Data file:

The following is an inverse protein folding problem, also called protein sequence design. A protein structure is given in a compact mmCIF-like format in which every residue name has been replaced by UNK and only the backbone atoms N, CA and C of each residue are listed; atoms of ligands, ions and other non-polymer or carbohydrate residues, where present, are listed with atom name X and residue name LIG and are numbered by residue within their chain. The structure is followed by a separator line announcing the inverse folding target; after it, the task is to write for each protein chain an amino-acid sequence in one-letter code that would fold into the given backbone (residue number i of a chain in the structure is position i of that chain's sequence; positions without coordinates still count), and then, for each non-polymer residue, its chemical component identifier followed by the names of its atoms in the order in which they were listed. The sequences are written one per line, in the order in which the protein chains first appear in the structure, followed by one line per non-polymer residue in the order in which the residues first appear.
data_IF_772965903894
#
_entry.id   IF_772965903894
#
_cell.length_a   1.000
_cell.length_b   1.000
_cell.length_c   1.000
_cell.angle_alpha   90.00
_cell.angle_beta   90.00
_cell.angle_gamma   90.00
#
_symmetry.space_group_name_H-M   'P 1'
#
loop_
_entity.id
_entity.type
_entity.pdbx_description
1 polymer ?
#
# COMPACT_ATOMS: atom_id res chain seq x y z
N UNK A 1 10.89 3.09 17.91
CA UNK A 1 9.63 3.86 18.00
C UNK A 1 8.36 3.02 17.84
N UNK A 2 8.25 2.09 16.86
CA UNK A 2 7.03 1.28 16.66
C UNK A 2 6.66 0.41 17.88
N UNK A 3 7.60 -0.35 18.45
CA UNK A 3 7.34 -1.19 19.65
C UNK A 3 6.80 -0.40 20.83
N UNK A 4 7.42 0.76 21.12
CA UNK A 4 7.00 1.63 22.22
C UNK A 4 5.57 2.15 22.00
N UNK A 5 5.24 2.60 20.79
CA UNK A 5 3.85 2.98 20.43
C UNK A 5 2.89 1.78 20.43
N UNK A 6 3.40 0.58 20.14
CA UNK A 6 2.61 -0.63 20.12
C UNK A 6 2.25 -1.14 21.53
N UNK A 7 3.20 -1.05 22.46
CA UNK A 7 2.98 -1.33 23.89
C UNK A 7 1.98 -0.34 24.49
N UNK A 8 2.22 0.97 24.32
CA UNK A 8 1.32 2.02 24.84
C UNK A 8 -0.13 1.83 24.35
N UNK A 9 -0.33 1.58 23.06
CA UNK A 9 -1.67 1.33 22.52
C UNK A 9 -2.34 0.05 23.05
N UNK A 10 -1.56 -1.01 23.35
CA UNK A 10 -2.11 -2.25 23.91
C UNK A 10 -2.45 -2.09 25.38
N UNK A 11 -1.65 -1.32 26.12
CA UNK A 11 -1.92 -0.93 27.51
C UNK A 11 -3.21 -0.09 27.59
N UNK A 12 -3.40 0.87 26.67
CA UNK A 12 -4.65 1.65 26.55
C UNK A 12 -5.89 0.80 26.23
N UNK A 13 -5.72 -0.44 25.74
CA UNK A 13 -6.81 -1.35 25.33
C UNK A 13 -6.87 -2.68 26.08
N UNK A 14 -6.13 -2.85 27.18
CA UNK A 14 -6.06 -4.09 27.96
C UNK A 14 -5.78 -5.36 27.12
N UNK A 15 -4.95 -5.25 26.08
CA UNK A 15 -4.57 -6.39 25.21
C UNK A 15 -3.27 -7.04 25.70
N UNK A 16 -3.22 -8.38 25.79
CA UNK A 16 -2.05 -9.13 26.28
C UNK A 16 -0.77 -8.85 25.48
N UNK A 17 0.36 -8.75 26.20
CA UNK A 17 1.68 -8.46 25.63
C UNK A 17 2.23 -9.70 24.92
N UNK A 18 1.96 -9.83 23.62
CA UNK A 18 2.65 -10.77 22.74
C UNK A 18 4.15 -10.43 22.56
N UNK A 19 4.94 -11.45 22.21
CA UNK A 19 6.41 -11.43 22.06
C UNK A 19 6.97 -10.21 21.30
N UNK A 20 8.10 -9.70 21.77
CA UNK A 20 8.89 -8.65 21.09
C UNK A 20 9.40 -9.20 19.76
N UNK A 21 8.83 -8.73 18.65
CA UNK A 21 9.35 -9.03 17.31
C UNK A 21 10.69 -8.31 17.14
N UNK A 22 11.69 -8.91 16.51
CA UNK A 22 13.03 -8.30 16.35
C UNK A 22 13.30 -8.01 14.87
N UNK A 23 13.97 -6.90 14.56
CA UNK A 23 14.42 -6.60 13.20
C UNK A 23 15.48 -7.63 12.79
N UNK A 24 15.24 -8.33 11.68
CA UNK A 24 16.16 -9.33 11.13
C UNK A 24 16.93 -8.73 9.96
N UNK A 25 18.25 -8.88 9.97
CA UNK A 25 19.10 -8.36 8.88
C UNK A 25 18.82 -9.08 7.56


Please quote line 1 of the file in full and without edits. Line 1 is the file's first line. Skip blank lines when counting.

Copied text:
The following is an inverse protein folding problem, also called protein sequence design. A protein structure is given in a compact mmCIF-like format in which every residue name has been replaced by UNK and only the backbone atoms N, CA and C of each residue are listed; atoms of ligands, ions and other non-polymer or carbohydrate residues, where present, are listed with atom name X and residue name LIG and are numbered by residue within their chain. The structure is followed by a separator line announcing the inverse folding target; after it, the task is to write for each protein chain an amino-acid sequence in one-letter code that would fold into the given backbone (residue number i of a chain in the structure is position i of that chain's sequence; positions without coordinates still count), and then, for each non-polymer residue, its chemical component identifier followed by the names of its atoms in the order in which they were listed. The sequences are written one per line, in the order in which the protein chains first appear in the structure, followed by one line per non-polymer residue in the order in which the residues first appear.